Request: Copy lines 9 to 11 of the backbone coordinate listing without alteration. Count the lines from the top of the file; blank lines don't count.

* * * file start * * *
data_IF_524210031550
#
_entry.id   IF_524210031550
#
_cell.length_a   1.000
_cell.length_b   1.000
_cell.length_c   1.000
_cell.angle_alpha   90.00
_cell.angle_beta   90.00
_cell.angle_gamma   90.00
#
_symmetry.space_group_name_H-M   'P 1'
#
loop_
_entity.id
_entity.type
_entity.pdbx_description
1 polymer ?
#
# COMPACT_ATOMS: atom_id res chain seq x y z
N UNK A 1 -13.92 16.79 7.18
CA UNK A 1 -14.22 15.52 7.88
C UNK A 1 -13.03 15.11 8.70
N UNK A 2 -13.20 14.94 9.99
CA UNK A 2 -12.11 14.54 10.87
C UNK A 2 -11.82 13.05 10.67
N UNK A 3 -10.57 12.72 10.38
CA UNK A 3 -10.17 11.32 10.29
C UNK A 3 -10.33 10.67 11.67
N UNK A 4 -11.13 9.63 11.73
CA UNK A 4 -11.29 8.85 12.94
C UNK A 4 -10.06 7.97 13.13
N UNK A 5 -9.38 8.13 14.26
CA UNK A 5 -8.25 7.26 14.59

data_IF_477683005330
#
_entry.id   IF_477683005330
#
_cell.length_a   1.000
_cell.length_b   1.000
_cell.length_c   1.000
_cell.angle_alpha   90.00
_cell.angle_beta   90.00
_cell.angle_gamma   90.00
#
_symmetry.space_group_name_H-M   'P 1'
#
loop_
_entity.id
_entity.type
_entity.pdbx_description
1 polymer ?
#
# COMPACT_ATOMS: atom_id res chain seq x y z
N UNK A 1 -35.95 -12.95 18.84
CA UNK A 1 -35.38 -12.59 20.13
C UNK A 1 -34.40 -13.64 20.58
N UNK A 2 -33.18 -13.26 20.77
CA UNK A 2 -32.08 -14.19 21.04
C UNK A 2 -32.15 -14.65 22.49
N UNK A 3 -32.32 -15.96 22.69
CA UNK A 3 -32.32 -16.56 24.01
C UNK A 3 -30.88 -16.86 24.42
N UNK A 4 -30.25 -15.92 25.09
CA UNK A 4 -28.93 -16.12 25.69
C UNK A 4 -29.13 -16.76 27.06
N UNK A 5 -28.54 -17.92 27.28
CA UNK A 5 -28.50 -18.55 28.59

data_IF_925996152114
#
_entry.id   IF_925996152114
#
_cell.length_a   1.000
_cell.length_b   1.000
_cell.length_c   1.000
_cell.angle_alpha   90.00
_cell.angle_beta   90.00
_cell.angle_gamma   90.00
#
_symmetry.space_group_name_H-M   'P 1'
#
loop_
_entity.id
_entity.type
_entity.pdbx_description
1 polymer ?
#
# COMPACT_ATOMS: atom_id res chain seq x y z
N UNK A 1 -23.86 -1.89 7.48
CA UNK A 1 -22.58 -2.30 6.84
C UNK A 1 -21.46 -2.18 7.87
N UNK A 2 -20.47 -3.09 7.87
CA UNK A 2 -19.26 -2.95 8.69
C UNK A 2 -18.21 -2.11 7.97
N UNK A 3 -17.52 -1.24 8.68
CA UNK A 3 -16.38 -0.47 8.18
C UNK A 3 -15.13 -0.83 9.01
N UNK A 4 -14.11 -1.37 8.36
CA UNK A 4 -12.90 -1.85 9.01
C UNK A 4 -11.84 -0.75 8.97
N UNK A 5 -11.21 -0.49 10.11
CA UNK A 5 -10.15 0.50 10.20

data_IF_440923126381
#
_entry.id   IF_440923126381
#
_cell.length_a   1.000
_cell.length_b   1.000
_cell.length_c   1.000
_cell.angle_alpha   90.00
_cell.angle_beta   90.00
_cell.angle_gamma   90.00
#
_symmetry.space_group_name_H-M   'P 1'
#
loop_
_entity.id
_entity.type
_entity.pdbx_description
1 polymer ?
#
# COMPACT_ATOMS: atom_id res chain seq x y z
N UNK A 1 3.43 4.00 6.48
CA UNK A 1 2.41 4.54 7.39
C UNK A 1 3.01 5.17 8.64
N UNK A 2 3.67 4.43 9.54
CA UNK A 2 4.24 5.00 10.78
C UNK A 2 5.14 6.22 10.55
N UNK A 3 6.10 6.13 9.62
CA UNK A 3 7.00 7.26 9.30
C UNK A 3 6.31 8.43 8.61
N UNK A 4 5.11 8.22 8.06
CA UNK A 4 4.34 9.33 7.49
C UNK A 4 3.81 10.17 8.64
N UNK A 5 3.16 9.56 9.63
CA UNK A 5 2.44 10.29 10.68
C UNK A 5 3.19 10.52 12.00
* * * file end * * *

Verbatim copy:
_cell.angle_beta   90.00
_cell.angle_gamma   90.00
#